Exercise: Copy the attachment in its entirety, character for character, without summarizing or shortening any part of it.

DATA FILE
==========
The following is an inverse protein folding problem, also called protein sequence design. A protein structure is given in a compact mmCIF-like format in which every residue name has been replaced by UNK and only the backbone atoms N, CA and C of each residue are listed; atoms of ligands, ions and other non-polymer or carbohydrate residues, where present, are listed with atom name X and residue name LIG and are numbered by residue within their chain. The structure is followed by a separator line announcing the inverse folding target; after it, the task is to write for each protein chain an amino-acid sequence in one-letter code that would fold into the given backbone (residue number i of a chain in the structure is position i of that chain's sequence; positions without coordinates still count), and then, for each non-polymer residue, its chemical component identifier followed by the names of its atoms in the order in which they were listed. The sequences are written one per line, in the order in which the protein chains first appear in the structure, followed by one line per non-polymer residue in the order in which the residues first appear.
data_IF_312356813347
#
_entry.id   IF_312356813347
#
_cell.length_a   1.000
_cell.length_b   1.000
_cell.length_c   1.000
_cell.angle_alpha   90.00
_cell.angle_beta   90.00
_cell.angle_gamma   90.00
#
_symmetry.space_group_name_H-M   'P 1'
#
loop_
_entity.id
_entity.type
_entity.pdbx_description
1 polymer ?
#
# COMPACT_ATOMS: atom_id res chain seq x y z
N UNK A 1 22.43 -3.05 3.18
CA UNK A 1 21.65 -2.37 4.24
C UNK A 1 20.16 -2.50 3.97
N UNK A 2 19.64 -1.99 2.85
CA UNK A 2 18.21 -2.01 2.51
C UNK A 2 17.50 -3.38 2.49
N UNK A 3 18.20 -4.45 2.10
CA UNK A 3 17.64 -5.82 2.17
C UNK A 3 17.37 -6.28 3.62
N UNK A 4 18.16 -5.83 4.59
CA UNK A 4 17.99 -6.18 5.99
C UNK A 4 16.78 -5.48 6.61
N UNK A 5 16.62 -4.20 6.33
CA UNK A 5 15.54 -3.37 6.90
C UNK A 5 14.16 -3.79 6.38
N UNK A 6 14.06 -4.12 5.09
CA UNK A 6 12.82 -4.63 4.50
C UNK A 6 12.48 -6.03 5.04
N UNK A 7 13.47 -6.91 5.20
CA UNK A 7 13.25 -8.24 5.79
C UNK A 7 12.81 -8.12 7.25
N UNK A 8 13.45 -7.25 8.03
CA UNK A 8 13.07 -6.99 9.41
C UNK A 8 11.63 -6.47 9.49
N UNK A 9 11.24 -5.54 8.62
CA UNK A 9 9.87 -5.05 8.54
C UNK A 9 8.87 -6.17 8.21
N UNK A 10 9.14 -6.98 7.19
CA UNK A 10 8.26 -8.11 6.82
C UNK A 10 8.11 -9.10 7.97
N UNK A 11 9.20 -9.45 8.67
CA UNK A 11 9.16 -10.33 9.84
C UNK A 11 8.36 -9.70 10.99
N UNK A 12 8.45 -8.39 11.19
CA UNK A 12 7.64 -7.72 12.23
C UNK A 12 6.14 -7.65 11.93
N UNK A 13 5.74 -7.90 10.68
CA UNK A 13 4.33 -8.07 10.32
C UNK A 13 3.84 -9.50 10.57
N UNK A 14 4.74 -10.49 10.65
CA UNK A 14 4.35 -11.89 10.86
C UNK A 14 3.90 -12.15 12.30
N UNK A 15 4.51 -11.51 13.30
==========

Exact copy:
The following is an inverse protein folding problem, also called protein sequence design. A protein structure is given in a compact mmCIF-like format in which every residue name has been replaced by UNK and only the backbone atoms N, CA and C of each residue are listed; atoms of ligands, ions and other non-polymer or carbohydrate residues, where present, are listed with atom name X and residue name LIG and are numbered by residue within their chain. The structure is followed by a separator line announcing the inverse folding target; after it, the task is to write for each protein chain an amino-acid sequence in one-letter code that would fold into the given backbone (residue number i of a chain in the structure is position i of that chain's sequence; positions without coordinates still count), and then, for each non-polymer residue, its chemical component identifier followed by the names of its atoms in the order in which they were listed. The sequences are written one per line, in the order in which the protein chains first appear in the structure, followed by one line per non-polymer residue in the order in which the residues first appear.
data_IF_312356813347
#
_entry.id   IF_312356813347
#
_cell.length_a   1.000
_cell.length_b   1.000
_cell.length_c   1.000
_cell.angle_alpha   90.00
_cell.angle_beta   90.00
_cell.angle_gamma   90.00
#
_symmetry.space_group_name_H-M   'P 1'
#
loop_
_entity.id
_entity.type
_entity.pdbx_description
1 polymer ?
#
# COMPACT_ATOMS: atom_id res chain seq x y z
N UNK A 1 22.43 -3.05 3.18
CA UNK A 1 21.65 -2.37 4.24
C UNK A 1 20.16 -2.50 3.97
N UNK A 2 19.64 -1.99 2.85
CA UNK A 2 18.21 -2.01 2.51
C UNK A 2 17.50 -3.38 2.49
N UNK A 3 18.20 -4.45 2.10
CA UNK A 3 17.64 -5.82 2.17
C UNK A 3 17.37 -6.28 3.62
N UNK A 4 18.16 -5.83 4.59
CA UNK A 4 17.99 -6.18 5.99
C UNK A 4 16.78 -5.48 6.61
N UNK A 5 16.62 -4.20 6.33
CA UNK A 5 15.54 -3.37 6.90
C UNK A 5 14.16 -3.79 6.38
N UNK A 6 14.06 -4.12 5.09
CA UNK A 6 12.82 -4.63 4.50
C UNK A 6 12.48 -6.03 5.04
N UNK A 7 13.47 -6.91 5.20
CA UNK A 7 13.25 -8.24 5.79
C UNK A 7 12.81 -8.12 7.25
N UNK A 8 13.45 -7.25 8.03
CA UNK A 8 13.07 -6.99 9.41
C UNK A 8 11.63 -6.47 9.49
N UNK A 9 11.24 -5.54 8.62
CA UNK A 9 9.87 -5.05 8.54
C UNK A 9 8.87 -6.17 8.21
N UNK A 10 9.14 -6.98 7.19
CA UNK A 10 8.26 -8.11 6.82
C UNK A 10 8.11 -9.10 7.97
N UNK A 11 9.20 -9.45 8.67
CA UNK A 11 9.16 -10.33 9.84
C UNK A 11 8.36 -9.70 10.99
N UNK A 12 8.45 -8.39 11.19
CA UNK A 12 7.64 -7.72 12.23
C UNK A 12 6.14 -7.65 11.93
N UNK A 13 5.74 -7.90 10.68
CA UNK A 13 4.33 -8.07 10.32
C UNK A 13 3.84 -9.50 10.57
N UNK A 14 4.74 -10.49 10.65
CA UNK A 14 4.35 -11.89 10.86
C UNK A 14 3.90 -12.15 12.30
N UNK A 15 4.51 -11.51 13.30